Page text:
I have found that ionizing wires that are constructed as described just above will not vibrate laterally sufiiciently to. create howl when they are in use in an electrostatic air filter. The vibration is damped by reason of frictional engagement of the bead I5 with either the bead I4 or 15 whichever happens to be supporting the bead when the wire is installed in the filter. When a wire l2 begins to vibrate it carries with it the bead 14 but not the bead l5 since the diameter of the hole I? in the bead i5 is considerably larger than the diameter of the wire. Ihis develops friction between the adjacent surfaces of the bead M (or IE) and the bead I5. This friction absorbs the energy of vibration of the wire and thereby clamps the vibration sufficiently to prevent the electrostatic air filter from howling.
While I have described a present preferred embodiment of my invention, it is to be understood that it may be otherwise embodied within the scope of the following claims.
1. An electrode for electrostatic filters comprising a wire adapted to be supported at its ends in the filter and two beads on the wire, one bead being secured to the wire adjacent the central portion of the wire, the other bead being loosely mounted on the wire and supported by the first mentioned bead when the wire is in position in the filter.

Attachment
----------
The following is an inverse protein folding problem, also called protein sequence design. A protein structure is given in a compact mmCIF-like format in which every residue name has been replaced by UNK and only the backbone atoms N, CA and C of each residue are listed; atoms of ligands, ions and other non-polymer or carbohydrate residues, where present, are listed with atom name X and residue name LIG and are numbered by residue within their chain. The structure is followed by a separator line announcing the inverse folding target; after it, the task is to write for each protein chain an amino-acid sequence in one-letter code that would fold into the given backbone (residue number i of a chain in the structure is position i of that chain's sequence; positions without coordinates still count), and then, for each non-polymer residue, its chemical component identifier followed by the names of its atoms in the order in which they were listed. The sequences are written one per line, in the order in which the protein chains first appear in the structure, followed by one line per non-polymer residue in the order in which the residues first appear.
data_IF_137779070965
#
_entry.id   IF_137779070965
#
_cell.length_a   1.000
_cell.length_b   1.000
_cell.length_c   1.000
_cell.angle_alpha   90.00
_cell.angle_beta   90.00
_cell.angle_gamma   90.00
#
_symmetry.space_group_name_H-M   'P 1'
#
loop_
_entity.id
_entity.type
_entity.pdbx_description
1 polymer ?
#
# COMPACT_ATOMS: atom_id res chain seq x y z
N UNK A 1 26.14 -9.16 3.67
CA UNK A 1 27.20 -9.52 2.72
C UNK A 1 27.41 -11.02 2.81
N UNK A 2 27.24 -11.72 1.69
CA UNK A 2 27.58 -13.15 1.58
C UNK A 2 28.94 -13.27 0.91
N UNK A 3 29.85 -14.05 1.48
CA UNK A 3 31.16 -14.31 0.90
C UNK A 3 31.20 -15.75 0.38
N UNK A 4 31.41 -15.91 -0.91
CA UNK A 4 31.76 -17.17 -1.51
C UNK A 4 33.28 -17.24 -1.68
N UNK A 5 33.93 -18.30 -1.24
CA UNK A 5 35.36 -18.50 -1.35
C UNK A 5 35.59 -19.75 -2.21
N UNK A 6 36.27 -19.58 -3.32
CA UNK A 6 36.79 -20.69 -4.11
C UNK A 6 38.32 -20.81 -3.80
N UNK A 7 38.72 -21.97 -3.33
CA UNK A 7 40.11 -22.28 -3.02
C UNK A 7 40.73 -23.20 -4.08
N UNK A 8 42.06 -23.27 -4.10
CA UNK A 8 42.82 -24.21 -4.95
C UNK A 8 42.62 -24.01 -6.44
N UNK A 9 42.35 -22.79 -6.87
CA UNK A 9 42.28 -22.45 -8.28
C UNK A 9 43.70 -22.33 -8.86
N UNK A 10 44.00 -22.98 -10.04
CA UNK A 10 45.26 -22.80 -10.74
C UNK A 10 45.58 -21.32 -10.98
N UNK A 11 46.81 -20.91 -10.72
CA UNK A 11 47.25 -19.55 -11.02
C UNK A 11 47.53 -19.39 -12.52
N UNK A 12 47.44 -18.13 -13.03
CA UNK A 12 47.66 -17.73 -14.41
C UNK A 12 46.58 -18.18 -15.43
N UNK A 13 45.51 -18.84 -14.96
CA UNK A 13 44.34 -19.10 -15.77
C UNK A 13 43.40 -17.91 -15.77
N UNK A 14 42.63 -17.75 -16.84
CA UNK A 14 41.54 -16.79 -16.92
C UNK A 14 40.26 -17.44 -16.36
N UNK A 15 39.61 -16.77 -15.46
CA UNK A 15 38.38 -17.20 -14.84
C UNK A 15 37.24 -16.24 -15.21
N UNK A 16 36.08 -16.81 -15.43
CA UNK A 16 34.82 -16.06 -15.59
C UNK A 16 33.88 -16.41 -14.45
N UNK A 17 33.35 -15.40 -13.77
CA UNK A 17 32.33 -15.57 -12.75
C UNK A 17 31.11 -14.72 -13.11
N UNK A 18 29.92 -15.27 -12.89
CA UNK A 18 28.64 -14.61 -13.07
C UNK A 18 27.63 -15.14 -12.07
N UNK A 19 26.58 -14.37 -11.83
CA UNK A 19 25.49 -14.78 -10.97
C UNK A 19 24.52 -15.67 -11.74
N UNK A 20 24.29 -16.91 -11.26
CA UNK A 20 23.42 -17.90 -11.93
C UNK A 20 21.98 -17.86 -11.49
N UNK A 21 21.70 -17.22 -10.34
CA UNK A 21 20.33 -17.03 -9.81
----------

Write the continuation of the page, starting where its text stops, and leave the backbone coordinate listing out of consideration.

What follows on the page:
2. An electrode for electrostatic filters comprising a wire adapted to be supported at its ends in the filter and two beads on the wire, one bead being secured to the wire adjacent the central portion of the wire, the other bead having a hole extending through the bead, said hole having a diameter larger than the diameter of the wire, said second bead being supported in position on the wire by said first bead when the wire is in position in the filter.
3. An electrode for electrostatic filters comprising a wire adapted to be supported at its ends in the filter and three beads on the wire, two of said beads being seecured to the wire adjacent its central portion, but spaced from each other, the third bead being loosely mounted on the wire between said first two beads, whereby said third bead is supported on the wire by one of said beads which are secured to the wire when the wire is in operative position in the filter.
4. In an electrostatic filter having an ionizing wire, means for damping lateral vibration of the wire, said means comprising a bead secured to the wire adjacent its central portion, and a second bead loosely mounted on the wire and adapted to be supported by said first bead when the wire is mounted inoperative position in the filter.
5. In an electrostatic filter having an ionizing wire, means for damping lateral vibration of the wire, said means comprising a bead secured to the wire adjacent its central portion, and a second bead having a hole therethrough, the ionizing wire being threaded through said hole, the diameter of the hole being larger than the diameter of the wire whereby said second bead is supported on the wire by said first bead when the wire is mounted in operative position in the filter.
GEORGE F. LANDGRAF.
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|U.S. Classification||96/95, 174/42|
|International Classification||B03C3/40, B03C3/41|